Bootstrap-sass mixins cheat sheet

I've been working with Twitter Bootstrap a lot lately and the absence of any mixins list was driving me crazy.

Until now. I've created a simple app that parses SCSS files of bootstrap-sass gem and creates a neat list (with additional links to GitHub so you can quickly see the code snippet and make sure you're using the right one).

You can see it here, on my new playground server I'll be using for projects like this one.

If you have anything you wish to add or modify, feel free to send me a pull request!

Rails Magic #1

Sometimes during my work I find small things that confuse me, make me laugh or are the result of too much coding. From now on I'll post them under one "Rails Magic" banner.

I was looking for a way to prefix a path without prefixing a named routing helper. Somehow during the extensive two hours of hacking through the system I managed to end up with this brainfart:

scope '', :as => '', :path => 'abc' do
  get '' => 'home#index'

What's so funny about it? Except the totally redundant '' part in scope (I spent too much time in legacy code and forgot it's actually optional) there's a peculiar behaviour when we use empty string for :as param and nest few of these scopes together:

scope :as => '', :path => 'abc' do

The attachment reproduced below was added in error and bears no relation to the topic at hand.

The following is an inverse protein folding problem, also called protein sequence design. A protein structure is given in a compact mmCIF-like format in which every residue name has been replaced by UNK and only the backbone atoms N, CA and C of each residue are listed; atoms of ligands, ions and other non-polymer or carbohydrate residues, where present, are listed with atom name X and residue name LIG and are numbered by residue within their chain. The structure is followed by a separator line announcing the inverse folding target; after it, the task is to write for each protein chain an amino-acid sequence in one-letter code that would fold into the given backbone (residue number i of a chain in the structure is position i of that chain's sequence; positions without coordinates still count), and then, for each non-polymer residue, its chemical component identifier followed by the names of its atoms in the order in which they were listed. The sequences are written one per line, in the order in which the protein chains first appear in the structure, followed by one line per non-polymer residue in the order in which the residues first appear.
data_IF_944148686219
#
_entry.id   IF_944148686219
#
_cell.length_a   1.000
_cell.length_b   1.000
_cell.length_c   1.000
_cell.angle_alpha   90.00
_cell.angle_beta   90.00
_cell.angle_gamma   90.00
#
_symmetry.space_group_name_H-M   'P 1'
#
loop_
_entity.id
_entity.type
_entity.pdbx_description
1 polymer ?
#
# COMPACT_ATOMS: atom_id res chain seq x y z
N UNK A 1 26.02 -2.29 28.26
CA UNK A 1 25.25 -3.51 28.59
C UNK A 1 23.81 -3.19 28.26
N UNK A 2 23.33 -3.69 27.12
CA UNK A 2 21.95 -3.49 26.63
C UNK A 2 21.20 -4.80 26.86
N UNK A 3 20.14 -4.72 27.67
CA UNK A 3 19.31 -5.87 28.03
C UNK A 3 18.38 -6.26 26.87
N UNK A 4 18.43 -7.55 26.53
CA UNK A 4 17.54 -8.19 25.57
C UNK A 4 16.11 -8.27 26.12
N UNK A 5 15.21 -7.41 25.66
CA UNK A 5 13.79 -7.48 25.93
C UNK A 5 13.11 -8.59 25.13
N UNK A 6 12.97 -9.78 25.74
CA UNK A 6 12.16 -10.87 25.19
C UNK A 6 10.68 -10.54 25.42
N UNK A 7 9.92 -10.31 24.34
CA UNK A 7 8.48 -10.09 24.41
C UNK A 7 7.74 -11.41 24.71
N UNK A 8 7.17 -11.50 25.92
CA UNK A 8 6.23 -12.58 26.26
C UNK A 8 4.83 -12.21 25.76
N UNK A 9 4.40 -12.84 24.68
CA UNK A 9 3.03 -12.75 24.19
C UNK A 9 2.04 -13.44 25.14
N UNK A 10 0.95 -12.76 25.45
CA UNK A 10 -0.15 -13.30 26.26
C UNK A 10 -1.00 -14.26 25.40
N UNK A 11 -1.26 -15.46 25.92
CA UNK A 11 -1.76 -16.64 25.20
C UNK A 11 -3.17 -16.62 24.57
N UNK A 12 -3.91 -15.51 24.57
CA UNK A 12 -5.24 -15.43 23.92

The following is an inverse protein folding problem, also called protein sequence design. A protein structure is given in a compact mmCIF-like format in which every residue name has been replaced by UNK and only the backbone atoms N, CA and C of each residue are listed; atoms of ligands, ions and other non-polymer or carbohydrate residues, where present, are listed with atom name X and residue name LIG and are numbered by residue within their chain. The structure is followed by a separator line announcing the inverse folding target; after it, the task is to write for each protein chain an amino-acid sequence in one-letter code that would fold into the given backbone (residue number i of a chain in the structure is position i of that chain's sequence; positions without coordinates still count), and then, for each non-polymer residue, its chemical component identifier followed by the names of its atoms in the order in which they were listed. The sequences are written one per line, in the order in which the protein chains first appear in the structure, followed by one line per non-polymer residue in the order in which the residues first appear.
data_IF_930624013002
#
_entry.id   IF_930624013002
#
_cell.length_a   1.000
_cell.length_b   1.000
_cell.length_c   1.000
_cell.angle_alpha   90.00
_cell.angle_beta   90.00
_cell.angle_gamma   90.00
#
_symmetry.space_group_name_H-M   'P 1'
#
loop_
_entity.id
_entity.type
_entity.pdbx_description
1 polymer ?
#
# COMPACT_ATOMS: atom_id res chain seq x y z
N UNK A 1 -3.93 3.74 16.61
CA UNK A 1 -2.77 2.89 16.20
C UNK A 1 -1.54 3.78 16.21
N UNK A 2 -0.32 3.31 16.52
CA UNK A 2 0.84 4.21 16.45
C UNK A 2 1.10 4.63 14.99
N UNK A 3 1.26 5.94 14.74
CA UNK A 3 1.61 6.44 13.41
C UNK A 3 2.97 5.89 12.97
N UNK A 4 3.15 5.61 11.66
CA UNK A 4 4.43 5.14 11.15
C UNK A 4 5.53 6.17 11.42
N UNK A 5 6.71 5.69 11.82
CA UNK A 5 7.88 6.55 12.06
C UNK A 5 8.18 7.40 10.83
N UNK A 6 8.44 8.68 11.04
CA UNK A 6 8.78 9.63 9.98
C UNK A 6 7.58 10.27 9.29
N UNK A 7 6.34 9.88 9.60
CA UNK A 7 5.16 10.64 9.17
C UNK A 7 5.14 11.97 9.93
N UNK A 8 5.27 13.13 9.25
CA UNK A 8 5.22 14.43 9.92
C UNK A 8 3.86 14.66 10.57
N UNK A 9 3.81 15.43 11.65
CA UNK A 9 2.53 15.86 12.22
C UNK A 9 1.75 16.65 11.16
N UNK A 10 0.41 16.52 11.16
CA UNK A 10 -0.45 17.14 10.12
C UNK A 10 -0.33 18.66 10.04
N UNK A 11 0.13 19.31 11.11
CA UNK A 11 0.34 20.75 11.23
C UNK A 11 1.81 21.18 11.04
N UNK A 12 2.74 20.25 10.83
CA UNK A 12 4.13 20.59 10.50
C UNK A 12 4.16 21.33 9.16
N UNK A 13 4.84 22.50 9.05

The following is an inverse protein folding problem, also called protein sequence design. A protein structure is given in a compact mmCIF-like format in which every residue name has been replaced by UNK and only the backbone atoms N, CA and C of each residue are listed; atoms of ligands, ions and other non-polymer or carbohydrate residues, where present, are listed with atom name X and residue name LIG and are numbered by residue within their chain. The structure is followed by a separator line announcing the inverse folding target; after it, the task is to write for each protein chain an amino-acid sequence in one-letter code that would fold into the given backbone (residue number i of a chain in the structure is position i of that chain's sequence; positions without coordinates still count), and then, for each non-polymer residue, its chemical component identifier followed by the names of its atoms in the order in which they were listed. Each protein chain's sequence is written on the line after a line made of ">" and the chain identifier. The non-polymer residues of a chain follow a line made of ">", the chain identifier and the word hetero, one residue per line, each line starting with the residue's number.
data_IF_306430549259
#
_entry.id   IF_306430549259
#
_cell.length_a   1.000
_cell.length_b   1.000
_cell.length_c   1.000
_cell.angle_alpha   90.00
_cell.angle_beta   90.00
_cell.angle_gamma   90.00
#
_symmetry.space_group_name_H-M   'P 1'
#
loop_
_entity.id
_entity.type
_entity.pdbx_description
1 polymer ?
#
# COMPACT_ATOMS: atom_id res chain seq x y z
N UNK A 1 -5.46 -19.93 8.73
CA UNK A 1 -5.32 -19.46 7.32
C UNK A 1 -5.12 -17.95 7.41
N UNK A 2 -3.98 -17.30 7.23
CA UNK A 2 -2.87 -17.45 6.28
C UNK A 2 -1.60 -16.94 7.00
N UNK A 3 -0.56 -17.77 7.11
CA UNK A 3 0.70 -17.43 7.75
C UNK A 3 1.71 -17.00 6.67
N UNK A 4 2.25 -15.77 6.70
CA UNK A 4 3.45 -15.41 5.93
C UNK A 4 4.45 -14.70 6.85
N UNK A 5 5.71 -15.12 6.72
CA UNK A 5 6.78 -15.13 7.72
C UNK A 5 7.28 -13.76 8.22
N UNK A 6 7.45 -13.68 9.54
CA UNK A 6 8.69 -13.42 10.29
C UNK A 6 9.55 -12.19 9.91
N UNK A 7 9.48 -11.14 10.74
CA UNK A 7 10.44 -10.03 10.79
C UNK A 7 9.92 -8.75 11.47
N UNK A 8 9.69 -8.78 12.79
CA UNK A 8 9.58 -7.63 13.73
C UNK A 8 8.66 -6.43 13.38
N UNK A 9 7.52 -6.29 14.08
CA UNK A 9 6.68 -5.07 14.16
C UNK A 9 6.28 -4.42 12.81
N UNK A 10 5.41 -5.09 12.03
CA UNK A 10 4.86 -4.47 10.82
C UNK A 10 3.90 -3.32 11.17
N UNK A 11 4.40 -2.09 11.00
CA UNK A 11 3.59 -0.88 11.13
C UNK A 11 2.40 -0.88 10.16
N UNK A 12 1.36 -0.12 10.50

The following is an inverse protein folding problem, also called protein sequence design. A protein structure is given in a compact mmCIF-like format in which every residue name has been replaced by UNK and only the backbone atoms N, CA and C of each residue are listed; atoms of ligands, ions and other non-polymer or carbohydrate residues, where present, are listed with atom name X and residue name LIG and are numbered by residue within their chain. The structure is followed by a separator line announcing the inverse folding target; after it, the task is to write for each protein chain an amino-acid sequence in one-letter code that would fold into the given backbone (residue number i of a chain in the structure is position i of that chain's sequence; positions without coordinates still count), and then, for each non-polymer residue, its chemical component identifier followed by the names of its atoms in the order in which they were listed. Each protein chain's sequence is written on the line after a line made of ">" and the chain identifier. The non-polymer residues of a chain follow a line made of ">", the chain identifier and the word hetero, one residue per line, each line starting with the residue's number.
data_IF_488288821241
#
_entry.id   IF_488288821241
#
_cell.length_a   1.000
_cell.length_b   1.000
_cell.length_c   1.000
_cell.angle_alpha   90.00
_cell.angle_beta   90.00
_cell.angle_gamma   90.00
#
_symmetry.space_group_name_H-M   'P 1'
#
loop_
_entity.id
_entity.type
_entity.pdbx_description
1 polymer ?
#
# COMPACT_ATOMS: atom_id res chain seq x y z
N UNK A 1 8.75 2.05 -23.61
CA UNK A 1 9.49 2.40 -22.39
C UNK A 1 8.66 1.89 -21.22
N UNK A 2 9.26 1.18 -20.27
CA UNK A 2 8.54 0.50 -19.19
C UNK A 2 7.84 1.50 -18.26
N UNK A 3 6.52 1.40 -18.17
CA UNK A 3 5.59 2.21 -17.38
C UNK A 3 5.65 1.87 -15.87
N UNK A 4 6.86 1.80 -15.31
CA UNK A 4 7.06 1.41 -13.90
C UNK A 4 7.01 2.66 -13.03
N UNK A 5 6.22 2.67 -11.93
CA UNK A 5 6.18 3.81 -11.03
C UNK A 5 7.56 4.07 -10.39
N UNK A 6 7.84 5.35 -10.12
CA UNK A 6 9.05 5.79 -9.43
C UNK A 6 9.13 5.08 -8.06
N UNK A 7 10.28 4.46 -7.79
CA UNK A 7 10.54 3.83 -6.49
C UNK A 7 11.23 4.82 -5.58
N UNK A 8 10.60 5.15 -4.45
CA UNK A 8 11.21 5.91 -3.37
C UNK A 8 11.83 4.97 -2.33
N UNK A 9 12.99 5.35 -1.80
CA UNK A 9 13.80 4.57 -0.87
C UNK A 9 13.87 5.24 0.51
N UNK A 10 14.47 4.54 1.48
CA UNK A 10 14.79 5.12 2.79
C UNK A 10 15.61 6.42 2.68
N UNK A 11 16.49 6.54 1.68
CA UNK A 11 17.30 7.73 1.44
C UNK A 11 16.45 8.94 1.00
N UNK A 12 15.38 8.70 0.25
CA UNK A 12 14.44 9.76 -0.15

scope :as => '', :path => 'def' do
    scope :as => '', :path => 'ghi' do
      get 'abc' => 'home#index'

This routing results in named routing looking like this:

___abc    GET    /abc/def/ghi/abc(.:format)   home#index

For every empty :as it prefixes named routing with _. The solution? Simply skip the :as => '' and the first parameter. scope :path => 'abc' works just fine and I have completely no idea why I was trying to use the :as param all that time :)

Cells done right (for some definitions of "right")

As you may remember, I wrote a piece about Rails cells some time ago. To be honest I'm suprised on how many people have stumbled upon this entry - it's on the fourth position (or fifth; or third; depends mostly on personalized Google search) for "rails cells" phrase on Google! That and my recent experience with my fellow programmers writing their own cells have finally motivated me to write the next post in the series about cells. This time I'll write about some patterns and antipatterns I found common in my friends' code.

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